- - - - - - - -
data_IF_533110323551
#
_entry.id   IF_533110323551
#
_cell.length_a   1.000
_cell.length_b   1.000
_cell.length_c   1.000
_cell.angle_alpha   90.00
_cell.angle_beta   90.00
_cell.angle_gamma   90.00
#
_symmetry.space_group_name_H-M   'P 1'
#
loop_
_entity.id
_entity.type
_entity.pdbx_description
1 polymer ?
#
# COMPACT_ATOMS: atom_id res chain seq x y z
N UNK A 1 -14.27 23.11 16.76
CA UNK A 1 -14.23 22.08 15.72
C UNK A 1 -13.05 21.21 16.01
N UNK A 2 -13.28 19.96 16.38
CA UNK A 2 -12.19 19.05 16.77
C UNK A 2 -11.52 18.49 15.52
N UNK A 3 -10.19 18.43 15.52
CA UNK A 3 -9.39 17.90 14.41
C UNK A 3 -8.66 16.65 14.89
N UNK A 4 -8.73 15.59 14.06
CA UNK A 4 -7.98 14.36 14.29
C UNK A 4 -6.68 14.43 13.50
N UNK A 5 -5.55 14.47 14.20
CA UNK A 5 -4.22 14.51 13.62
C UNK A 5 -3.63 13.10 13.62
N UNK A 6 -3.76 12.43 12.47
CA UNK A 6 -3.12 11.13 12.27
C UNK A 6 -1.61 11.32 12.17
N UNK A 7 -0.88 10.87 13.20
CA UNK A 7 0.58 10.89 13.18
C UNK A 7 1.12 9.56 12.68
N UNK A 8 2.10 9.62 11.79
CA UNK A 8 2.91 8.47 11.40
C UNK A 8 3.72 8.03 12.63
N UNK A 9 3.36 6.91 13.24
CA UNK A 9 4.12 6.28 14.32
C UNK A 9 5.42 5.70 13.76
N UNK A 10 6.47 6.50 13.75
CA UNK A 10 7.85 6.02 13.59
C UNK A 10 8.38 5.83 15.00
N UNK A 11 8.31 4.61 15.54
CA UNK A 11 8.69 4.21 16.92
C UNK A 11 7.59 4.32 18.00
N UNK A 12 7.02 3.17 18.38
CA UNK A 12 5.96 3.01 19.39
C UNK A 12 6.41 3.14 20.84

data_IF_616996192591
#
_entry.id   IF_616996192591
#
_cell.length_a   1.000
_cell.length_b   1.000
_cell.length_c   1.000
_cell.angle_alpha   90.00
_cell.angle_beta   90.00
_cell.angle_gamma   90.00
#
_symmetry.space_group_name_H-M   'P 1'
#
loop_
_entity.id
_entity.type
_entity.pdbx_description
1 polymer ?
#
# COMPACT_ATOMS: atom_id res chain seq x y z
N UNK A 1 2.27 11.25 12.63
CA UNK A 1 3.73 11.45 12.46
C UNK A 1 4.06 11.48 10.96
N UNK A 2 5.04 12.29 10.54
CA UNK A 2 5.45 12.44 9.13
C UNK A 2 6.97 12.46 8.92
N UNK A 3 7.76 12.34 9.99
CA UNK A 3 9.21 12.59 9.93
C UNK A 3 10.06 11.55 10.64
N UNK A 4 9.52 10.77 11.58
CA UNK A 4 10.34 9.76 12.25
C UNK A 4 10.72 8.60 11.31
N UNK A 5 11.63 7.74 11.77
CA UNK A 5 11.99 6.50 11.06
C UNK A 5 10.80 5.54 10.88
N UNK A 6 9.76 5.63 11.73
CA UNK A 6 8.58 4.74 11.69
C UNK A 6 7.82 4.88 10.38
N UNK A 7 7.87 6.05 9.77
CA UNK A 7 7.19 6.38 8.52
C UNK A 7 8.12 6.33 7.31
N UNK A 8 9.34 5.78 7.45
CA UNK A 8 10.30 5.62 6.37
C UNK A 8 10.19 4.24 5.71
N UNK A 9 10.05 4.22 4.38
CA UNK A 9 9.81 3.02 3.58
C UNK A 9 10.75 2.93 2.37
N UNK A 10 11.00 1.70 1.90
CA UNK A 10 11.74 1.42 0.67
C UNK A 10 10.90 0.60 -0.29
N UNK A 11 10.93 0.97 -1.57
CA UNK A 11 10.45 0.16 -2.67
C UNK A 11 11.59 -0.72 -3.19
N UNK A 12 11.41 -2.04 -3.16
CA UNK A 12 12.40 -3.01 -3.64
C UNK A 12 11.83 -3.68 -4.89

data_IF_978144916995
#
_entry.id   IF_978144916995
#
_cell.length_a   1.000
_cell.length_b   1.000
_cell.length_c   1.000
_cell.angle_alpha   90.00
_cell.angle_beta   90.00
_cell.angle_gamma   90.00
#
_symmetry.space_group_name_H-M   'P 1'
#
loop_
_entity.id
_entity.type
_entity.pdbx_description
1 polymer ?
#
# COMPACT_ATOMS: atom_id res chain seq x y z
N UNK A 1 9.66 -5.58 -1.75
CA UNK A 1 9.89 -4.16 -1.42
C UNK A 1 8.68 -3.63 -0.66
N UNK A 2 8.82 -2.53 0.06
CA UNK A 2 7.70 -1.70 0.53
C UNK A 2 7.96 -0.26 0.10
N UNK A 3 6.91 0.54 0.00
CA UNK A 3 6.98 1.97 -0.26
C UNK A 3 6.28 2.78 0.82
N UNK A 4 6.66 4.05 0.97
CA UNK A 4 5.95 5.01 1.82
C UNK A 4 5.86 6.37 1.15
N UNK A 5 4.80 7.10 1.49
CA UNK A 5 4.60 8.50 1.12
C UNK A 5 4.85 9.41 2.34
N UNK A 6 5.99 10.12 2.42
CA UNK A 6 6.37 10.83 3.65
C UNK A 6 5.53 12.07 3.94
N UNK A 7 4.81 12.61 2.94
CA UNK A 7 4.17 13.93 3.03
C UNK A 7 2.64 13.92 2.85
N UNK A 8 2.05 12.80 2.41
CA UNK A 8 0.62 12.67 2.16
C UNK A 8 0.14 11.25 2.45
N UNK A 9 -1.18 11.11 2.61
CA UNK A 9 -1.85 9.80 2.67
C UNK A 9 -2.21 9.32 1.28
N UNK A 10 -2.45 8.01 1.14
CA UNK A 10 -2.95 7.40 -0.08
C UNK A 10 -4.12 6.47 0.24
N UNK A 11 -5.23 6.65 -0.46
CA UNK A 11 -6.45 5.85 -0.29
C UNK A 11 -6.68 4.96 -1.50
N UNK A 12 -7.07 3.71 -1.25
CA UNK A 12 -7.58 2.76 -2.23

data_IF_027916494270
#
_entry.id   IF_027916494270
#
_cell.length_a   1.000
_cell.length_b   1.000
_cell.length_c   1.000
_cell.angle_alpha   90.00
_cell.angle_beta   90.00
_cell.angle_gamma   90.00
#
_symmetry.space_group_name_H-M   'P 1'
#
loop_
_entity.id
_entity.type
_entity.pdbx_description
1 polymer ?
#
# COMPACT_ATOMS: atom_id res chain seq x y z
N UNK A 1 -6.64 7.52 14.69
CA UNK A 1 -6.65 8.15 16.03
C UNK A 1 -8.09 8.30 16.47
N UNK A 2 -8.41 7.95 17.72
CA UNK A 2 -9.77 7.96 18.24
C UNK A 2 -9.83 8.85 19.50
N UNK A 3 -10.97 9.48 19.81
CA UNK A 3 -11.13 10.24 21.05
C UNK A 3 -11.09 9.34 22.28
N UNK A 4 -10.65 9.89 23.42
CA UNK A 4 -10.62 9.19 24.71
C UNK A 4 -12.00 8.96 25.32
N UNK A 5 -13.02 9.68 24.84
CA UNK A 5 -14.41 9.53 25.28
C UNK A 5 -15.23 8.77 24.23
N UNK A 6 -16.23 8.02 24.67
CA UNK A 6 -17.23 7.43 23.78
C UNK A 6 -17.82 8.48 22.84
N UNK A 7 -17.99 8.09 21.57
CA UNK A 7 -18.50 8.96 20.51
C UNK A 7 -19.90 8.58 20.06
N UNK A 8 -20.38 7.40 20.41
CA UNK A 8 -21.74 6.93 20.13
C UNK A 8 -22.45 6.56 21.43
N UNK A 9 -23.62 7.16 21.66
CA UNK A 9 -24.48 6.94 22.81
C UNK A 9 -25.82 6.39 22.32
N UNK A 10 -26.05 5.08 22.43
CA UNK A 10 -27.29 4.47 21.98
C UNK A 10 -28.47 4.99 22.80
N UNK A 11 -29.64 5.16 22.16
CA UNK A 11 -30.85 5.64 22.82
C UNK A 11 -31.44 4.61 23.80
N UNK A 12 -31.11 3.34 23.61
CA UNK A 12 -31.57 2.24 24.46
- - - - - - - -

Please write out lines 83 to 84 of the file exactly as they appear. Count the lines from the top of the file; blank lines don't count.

N UNK A 3 7.76 12.34 9.99
CA UNK A 3 9.21 12.59 9.93